Bugger Off, Gobby Trump!
Bugger Off, Gobby Trump!
Lauren PesinWednesday,16 December 2015
The recent U.K. petition to ban Donald Trump from entering their borders makes me wonder about the impact and history of banning, specifically in the U.S.
Who’s been banned from the U.S., why, and who should we think about banning?
After conducting a great deal of research, I discovered the U.S. bans people on a regular basis. The list, which is pretty extensive in the last 30 years, includes mostly criminals (predominantly associated with violent crimes, terrorists/terrorism, or drug offenses) and pop singers (mostly from Britain for the above-mentioned crimes).
Banning criminals and peeps on terrorist watch lists make sense. On this one, I must admit the U.S. is on the right track (with the exception of refugees). Besides the occasional baby on a watch list or inappropriate placement on a security no-fly watch list, the U.S. is using some logic. Yes! I’m so proud.
Along those same lines, my instinct is to ban exceptionally crazy, mean, or violent world leaders. Perhaps, any “dictator” responsible for the grave (recorded) human rights violations, including the knowing slaughter of their own people, mass torture, enforced genital mutilation, or genocide. For example, the following dictators:
– Teodoro Obiang Nguema Mbasogo, Equatorial Guinea
– Jose Eduardo Dos Santos, Angola
– Robert Mugabe, Zimbabwe
– Omar Hassan al-Bashir, Sudan
– Kim Jong Un, North Korea
– Bashar al-Assad, Syria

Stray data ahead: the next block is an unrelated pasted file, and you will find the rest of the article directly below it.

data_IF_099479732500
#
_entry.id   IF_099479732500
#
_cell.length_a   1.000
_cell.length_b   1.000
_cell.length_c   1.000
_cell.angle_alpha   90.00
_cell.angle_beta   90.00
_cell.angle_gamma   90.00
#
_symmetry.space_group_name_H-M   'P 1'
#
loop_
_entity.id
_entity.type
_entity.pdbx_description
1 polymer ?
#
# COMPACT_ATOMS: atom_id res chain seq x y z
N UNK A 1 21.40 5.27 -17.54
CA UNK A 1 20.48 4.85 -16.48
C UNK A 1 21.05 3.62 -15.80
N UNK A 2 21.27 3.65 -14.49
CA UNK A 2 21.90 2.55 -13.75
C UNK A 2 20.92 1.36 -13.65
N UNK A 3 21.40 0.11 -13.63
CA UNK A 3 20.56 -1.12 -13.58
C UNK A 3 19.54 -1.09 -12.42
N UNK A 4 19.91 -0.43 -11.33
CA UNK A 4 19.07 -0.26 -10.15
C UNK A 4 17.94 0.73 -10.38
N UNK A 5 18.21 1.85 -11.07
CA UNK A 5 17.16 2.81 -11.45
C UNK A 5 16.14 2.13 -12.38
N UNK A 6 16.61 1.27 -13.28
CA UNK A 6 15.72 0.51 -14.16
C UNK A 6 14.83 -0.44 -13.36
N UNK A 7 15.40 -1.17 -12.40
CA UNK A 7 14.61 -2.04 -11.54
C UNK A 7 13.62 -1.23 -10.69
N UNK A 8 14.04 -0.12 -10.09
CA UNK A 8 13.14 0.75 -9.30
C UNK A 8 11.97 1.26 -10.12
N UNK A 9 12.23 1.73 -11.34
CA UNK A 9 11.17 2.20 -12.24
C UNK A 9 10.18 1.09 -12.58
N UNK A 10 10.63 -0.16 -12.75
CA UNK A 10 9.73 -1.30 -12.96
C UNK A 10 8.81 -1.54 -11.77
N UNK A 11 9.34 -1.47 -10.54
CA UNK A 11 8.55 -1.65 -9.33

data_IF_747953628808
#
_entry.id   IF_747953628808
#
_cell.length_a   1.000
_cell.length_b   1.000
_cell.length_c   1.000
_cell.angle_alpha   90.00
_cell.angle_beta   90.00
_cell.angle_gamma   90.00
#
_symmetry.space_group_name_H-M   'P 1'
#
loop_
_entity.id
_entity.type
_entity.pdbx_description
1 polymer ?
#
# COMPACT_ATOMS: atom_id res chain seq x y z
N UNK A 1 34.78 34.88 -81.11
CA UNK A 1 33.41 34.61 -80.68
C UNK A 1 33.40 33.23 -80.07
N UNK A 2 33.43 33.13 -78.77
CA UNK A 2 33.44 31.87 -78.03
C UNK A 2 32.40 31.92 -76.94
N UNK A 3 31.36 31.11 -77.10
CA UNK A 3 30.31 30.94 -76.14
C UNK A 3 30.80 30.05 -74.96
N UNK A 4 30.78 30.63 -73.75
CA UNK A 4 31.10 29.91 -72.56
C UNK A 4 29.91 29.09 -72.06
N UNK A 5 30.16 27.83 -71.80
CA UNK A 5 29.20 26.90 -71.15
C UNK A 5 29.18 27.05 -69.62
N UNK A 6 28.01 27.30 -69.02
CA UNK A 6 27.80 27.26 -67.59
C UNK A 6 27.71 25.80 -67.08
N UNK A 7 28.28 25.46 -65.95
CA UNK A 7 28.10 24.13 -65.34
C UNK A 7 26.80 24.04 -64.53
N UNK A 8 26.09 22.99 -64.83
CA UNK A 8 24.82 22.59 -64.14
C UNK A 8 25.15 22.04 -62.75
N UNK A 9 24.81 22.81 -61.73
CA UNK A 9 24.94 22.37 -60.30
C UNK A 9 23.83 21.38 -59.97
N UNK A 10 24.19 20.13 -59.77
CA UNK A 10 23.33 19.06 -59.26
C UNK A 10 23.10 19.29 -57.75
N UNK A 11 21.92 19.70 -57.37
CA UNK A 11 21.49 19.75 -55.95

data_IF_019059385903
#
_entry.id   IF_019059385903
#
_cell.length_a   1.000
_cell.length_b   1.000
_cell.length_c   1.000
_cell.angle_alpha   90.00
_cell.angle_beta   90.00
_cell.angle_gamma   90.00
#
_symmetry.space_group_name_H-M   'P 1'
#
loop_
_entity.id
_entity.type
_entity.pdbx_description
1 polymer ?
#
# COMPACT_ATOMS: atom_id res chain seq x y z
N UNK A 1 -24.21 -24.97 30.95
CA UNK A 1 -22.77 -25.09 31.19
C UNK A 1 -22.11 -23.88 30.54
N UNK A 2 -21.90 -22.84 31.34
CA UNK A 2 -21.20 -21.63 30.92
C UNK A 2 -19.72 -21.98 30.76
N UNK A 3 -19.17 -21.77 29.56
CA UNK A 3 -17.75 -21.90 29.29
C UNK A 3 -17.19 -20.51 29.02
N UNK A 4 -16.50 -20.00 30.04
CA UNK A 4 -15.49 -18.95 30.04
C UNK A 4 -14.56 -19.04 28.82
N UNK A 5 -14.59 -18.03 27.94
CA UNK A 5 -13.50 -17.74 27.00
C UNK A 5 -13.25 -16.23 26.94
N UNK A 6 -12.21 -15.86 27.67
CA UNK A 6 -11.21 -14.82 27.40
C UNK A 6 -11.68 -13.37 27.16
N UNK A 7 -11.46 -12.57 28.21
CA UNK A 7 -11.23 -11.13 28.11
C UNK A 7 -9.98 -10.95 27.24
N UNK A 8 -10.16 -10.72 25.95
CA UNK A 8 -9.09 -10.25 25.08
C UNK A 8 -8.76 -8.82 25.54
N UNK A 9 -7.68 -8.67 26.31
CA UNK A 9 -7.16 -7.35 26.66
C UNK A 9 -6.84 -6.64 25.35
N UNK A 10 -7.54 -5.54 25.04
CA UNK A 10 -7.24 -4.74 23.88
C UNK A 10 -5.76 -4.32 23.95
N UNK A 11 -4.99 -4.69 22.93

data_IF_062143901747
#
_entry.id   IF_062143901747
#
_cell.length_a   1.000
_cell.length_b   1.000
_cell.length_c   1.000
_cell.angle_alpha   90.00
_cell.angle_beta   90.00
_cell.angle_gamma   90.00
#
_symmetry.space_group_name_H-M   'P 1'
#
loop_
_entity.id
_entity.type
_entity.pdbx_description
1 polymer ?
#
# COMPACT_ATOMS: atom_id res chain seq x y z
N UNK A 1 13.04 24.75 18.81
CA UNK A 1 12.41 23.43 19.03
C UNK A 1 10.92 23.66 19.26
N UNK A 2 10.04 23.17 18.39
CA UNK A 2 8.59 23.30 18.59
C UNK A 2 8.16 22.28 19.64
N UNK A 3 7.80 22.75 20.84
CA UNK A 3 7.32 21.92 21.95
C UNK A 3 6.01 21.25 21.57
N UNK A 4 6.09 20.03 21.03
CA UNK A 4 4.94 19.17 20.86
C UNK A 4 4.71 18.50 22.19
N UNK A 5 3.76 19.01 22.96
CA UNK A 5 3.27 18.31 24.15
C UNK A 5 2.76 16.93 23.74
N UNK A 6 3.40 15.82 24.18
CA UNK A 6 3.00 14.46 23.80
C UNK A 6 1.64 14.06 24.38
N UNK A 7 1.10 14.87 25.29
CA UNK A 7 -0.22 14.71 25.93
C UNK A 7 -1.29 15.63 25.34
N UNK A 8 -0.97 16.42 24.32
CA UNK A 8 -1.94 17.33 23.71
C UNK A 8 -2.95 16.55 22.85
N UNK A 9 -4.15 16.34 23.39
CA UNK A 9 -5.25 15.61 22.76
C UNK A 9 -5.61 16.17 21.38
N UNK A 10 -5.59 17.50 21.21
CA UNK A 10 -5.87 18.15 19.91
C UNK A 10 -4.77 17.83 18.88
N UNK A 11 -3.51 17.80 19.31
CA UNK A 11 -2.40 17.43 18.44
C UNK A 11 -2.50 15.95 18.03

My second and possibly more logical response would be to allow these unlikely visitors into the U.S. in order to obtain either intelligence from them, or to physically gain access to their person for whatever reasons.
Then there are the Brits. What impact if any, will banning Trump have on the U.K.?
The U.K. has banned celebrities, including Martha Stewart, Chris Brown, and Mike Tyson due to “inappropriate behavior.” Trump, a$$clown extraordinaire, certainly is guilty of acting inappropriately. The reason provided in the aftermath of Trump’s call to ban all Muslims from the U.S. is that his statement meets the threshold of hate speech. In the U.K., hate speech is one of many legal justifications to ban a person from entering the U.K. Therefore, under U.K. law, they have the “right” to ban Trump for the many hateful words that have slid from his forked tongue (no offense to actual snakes who are generally well behaved).
Whatever the real reason, I wonder what banning Trump will actually do. Will it impact his business? Probably not. He has minions to do his business maintenance and development overseas. Will it stop him from being stupid, speaking stupidly, and spreading stupidity? No, due to the ability of social media and the internet to promote free speech without restrictions.
The true implications will hopefully never be realized, which are what would happen if Trump actually became President. First, would people who plan to vote for him consider the implications of a U.S. President not being able to visit a close ally? My immediate response is, no, because whomever would vote for Trump is generally okay with alienation and isolationist policies.
Second, opportunities for economic and diplomatic cooperation with the U.K. would likely be impacted if Trump became President while banned from entering the U.K.. It’s conceivable that a small portion of Trump fans with a brain (I know…I laughed out loud too) may reconsider voting for him.
Regardless of ban or no ban, I think we’ve learned a few key items about the U.S., and our friends across the pond.
America isn’t afraid to ban terrorists and pop singers, and the U.K. tends to ban self-absorbed megalomaniacs (and ear biters), and whomever they damn please.